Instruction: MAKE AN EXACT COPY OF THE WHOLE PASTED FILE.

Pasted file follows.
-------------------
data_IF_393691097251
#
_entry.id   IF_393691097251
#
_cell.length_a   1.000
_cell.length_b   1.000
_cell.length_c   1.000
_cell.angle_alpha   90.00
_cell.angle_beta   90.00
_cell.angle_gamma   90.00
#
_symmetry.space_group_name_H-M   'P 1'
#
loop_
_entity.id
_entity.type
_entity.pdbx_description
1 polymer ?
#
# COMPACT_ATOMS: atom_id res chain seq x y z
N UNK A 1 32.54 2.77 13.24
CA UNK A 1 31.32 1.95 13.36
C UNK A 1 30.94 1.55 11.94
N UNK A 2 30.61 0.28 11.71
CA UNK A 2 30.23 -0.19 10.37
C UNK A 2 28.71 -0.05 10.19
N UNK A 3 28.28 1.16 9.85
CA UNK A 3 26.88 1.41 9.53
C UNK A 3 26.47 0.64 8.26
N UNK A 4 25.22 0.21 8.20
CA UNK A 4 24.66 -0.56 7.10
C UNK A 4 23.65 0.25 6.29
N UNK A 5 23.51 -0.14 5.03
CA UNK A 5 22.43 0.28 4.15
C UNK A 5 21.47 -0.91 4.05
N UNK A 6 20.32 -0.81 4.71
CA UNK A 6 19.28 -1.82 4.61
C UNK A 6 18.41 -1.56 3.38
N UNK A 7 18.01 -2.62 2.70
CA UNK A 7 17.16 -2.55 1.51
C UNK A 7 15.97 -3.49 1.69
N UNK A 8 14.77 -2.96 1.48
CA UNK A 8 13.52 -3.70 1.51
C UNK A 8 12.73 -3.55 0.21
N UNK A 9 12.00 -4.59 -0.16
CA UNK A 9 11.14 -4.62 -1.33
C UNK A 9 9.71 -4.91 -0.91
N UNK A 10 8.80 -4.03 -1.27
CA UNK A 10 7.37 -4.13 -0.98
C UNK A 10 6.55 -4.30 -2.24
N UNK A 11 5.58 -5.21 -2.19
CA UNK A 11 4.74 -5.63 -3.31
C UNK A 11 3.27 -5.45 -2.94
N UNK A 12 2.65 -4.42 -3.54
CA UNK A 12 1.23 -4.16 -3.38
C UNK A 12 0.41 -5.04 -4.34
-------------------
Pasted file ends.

data_IF_393691097251
#
_entry.id   IF_393691097251
#
_cell.length_a   1.000
_cell.length_b   1.000
_cell.length_c   1.000
_cell.angle_alpha   90.00
_cell.angle_beta   90.00
_cell.angle_gamma   90.00
#
_symmetry.space_group_name_H-M   'P 1'
#
loop_
_entity.id
_entity.type
_entity.pdbx_description
1 polymer ?
#
# COMPACT_ATOMS: atom_id res chain seq x y z
N UNK A 1 32.54 2.77 13.24
CA UNK A 1 31.32 1.95 13.36
C UNK A 1 30.94 1.55 11.94
N UNK A 2 30.61 0.28 11.71
CA UNK A 2 30.23 -0.19 10.37
C UNK A 2 28.71 -0.05 10.19
N UNK A 3 28.28 1.16 9.85
CA UNK A 3 26.88 1.41 9.53
C UNK A 3 26.47 0.64 8.26
N UNK A 4 25.22 0.21 8.20
CA UNK A 4 24.66 -0.56 7.10
C UNK A 4 23.65 0.25 6.29
N UNK A 5 23.51 -0.14 5.03
CA UNK A 5 22.43 0.28 4.15
C UNK A 5 21.47 -0.91 4.05
N UNK A 6 20.32 -0.81 4.71
CA UNK A 6 19.28 -1.82 4.61
C UNK A 6 18.41 -1.56 3.38
N UNK A 7 18.01 -2.62 2.70
CA UNK A 7 17.16 -2.55 1.51
C UNK A 7 15.97 -3.49 1.69
N UNK A 8 14.77 -2.96 1.48
CA UNK A 8 13.52 -3.70 1.51
C UNK A 8 12.73 -3.55 0.21
N UNK A 9 12.00 -4.59 -0.16
CA UNK A 9 11.14 -4.62 -1.33
C UNK A 9 9.71 -4.91 -0.91
N UNK A 10 8.80 -4.03 -1.27
CA UNK A 10 7.37 -4.13 -0.98
C UNK A 10 6.55 -4.30 -2.24
N UNK A 11 5.58 -5.21 -2.19
CA UNK A 11 4.74 -5.63 -3.31
C UNK A 11 3.27 -5.45 -2.94
N UNK A 12 2.65 -4.42 -3.54
CA UNK A 12 1.23 -4.16 -3.38
C UNK A 12 0.41 -5.04 -4.34